An Education in Swedish Food

Joanna Boj

Lyndsay decides to study abroad in Sweden to learn about food, customs and culture.

Meatballs. Ikea. Snow. These three words are what first came to mind when my sister Hayley handed me a flyer advertising a study abroad program in Jönköping, Sweden.

“Let’s go together,” she said, excitement building in her chest.

Located in southern Sweden, Jönköping is considered the 10th largest municipality in the county and it situated conveniently between Gothenburg and Stockholm. I had never heard of it before I saw that purple flyer in my sister’s hand.

“It’s pronounced ‘young-shopping,” our academic advisor Rebecca informs us. She rattles down a list of requirements: housing, visas, scholarships, health insurance, flights. Our heads are dizzy with strange new information and excitement. Is this really happening? Will I finally get the chance to explore a foreign land and learn a completely new culture and language?


After picking out an array of classes, deciding on a place to lay my tired head each night, and researching billions of flight options, my acceptance letter finally announced that I was accepted to study abroad in Sweden. 

Before deciding to study in Sweden, I couldn’t tell you anything about the country. However, I have since found that there are thousands of stories to be told by the culture in a way I can understand with gusto: food.

Before deciding to study in Sweden, I couldn’t tell you anything about the country. I knew it was cold and that the Disney movie, Frozen, was based on Scandinavian culture. It’s the birthplace of ABBA (Mamma Mia is my all-time favorite musical) and the Nobel Prize. However, upon researching the country, I have found troves of adventures waiting to be had. Thousands of stories to be told by the culture in a way I can understand with gusto: food.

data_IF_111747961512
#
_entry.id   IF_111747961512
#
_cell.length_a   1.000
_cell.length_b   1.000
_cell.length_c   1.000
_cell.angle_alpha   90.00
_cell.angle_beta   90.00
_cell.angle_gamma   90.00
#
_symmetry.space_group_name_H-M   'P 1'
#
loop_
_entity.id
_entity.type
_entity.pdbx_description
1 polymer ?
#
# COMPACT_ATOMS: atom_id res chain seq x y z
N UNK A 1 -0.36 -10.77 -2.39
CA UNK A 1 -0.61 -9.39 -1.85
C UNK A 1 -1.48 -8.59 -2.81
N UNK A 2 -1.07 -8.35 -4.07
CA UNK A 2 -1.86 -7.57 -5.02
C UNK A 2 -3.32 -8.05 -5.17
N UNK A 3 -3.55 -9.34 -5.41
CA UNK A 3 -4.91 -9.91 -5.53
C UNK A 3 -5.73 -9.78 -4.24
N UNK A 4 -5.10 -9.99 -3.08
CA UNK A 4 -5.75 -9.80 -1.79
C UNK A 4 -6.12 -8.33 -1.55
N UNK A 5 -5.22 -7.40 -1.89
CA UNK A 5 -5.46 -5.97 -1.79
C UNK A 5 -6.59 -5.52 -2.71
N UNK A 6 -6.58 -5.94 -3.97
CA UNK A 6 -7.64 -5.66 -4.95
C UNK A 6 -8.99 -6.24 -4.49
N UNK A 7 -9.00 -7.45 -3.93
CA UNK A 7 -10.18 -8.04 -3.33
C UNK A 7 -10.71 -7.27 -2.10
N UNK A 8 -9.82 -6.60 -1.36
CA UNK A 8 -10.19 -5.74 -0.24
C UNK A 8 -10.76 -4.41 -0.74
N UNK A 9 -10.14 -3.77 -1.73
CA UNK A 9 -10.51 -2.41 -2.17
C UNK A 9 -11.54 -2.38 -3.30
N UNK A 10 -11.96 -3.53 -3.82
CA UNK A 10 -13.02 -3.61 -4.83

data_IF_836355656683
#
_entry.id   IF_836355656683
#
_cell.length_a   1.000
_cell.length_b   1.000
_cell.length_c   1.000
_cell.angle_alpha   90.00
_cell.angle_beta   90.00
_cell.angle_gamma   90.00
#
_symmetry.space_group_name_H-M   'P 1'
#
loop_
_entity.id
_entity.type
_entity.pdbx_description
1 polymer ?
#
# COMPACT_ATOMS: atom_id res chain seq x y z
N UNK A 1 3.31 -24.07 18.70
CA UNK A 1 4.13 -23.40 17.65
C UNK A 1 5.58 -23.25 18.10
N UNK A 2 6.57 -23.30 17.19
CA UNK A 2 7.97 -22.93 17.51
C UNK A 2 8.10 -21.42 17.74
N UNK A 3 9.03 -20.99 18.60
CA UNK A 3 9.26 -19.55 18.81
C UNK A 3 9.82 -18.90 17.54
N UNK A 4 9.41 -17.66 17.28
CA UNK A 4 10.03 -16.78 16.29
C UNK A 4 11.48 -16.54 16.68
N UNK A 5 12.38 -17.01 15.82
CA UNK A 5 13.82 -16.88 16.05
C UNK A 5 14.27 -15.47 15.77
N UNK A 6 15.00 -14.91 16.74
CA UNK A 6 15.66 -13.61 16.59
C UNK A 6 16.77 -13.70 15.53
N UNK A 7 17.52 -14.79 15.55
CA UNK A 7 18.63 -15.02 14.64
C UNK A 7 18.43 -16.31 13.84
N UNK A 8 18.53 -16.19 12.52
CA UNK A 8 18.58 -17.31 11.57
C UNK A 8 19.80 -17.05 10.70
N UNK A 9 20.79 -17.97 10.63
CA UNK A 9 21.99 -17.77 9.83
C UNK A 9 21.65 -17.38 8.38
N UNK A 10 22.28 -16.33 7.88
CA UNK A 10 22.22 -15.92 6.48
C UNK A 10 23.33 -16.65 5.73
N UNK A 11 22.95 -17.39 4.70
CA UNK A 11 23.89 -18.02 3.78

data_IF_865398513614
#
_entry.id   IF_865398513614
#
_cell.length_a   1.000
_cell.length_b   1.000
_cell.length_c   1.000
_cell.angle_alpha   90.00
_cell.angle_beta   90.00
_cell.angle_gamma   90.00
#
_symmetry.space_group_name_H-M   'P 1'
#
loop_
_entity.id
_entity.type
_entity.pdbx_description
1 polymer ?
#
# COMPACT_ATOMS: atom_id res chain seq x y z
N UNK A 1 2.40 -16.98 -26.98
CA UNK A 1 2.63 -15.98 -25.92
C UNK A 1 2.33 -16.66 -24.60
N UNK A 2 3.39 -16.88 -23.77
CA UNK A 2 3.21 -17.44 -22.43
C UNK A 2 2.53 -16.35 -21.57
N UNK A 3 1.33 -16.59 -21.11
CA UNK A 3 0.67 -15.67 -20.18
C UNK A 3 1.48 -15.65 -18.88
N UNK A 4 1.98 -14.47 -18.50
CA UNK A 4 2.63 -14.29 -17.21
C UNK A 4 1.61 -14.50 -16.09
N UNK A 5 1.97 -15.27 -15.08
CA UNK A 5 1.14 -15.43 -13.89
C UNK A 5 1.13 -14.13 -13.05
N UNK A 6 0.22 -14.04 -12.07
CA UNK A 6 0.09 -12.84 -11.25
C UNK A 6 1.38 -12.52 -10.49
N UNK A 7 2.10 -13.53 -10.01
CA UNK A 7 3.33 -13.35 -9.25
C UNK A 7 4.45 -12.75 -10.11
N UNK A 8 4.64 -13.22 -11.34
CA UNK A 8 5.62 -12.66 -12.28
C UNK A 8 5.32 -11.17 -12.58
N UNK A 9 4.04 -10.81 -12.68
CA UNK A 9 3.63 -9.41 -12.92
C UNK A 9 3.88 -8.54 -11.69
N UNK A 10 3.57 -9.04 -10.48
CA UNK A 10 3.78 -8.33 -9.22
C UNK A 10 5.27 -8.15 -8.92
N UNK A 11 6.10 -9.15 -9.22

As a foodie, I hope to learn about the Swedish people through their food. While the first food that comes to mind is “Ikea’s Swedish Meatballs,” Sweden is much more than that. I hope to befriend locals and partake in traditional Swedish customs such as kräftskivor (crayfish parties), which take place in the month of August.

I sometimes dream of finding a sweet, older woman to take me in her care and teach me the basics of Swedish cooking; just as she was taught as a child, the wrinkles on her forehead telling a story of tradition and happiness. We would forage the woods for the perfect chanterelle mushroom and pick fresh lingonberries off the bush, the juice dripping in between our stained fingers. I want to learn how to prepare a traditional smorgasbord and taste the foul-smelling surströmming, a fermented Baltic herring. I don’t want to watch the culture from the sidelines. I want to be engulfed.

My main objective of studying abroad in Sweden is to learn the lifestyle and customs. I want to bring home with me the slower lifestyle of the Nordic Countries. The essence of the land and finding peace in nature. The perfect recipe for Swedish Pancakes and Pea Soup. I’ll bring home a better understanding of the culture, the people and the language. All I need to do is pack my bags to begin.


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Published in Study Abroad Blogs
Lyndsay Burginger

Lyndsay Burginger is an American student studying Mass Communication abroad in Jönköping, Sweden. She holds an AAS in Culinary Arts and plans on engulfing herself in Swedish food and culture. Follow Lyndsay's adventures in Sweden!


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